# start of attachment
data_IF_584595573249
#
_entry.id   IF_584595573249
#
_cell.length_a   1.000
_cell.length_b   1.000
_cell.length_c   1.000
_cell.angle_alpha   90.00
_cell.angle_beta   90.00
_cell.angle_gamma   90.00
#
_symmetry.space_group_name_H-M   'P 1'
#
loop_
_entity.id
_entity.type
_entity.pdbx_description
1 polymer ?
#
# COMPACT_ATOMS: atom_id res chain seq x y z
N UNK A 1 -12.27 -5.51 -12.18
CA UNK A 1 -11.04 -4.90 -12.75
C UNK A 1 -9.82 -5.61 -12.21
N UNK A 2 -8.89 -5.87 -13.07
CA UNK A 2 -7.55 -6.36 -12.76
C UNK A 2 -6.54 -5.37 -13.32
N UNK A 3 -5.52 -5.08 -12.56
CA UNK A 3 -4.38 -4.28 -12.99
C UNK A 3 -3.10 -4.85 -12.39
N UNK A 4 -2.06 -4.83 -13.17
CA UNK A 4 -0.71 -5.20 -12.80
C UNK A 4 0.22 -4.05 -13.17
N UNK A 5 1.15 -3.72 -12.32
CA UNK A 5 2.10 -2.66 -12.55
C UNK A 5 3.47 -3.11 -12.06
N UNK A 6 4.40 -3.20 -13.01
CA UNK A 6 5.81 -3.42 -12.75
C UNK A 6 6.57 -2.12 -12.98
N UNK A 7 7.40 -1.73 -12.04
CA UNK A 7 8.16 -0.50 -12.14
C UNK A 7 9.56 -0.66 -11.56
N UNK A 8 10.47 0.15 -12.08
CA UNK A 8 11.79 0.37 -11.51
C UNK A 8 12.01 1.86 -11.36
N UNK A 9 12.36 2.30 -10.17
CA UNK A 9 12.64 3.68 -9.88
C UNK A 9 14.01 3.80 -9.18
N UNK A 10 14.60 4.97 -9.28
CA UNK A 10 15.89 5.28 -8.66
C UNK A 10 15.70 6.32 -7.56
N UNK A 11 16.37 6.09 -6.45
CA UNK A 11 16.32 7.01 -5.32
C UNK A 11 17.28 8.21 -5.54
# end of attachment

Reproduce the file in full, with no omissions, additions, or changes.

data_IF_584595573249
#
_entry.id   IF_584595573249
#
_cell.length_a   1.000
_cell.length_b   1.000
_cell.length_c   1.000
_cell.angle_alpha   90.00
_cell.angle_beta   90.00
_cell.angle_gamma   90.00
#
_symmetry.space_group_name_H-M   'P 1'
#
loop_
_entity.id
_entity.type
_entity.pdbx_description
1 polymer ?
#
# COMPACT_ATOMS: atom_id res chain seq x y z
N UNK A 1 -12.27 -5.51 -12.18
CA UNK A 1 -11.04 -4.90 -12.75
C UNK A 1 -9.82 -5.61 -12.21
N UNK A 2 -8.89 -5.87 -13.07
CA UNK A 2 -7.55 -6.36 -12.76
C UNK A 2 -6.54 -5.37 -13.32
N UNK A 3 -5.52 -5.08 -12.56
CA UNK A 3 -4.38 -4.28 -12.99
C UNK A 3 -3.10 -4.85 -12.39
N UNK A 4 -2.06 -4.83 -13.17
CA UNK A 4 -0.71 -5.20 -12.80
C UNK A 4 0.22 -4.05 -13.17
N UNK A 5 1.15 -3.72 -12.32
CA UNK A 5 2.10 -2.66 -12.55
C UNK A 5 3.47 -3.11 -12.06
N UNK A 6 4.40 -3.20 -13.01
CA UNK A 6 5.81 -3.42 -12.75
C UNK A 6 6.57 -2.12 -12.98
N UNK A 7 7.40 -1.73 -12.04
CA UNK A 7 8.16 -0.50 -12.14
C UNK A 7 9.56 -0.66 -11.56
N UNK A 8 10.47 0.15 -12.08
CA UNK A 8 11.79 0.37 -11.51
C UNK A 8 12.01 1.86 -11.36
N UNK A 9 12.36 2.30 -10.17
CA UNK A 9 12.64 3.68 -9.88
C UNK A 9 14.01 3.80 -9.18
N UNK A 10 14.60 4.97 -9.28
CA UNK A 10 15.89 5.28 -8.66
C UNK A 10 15.70 6.32 -7.56
N UNK A 11 16.37 6.09 -6.45
CA UNK A 11 16.32 7.01 -5.32
C UNK A 11 17.28 8.21 -5.54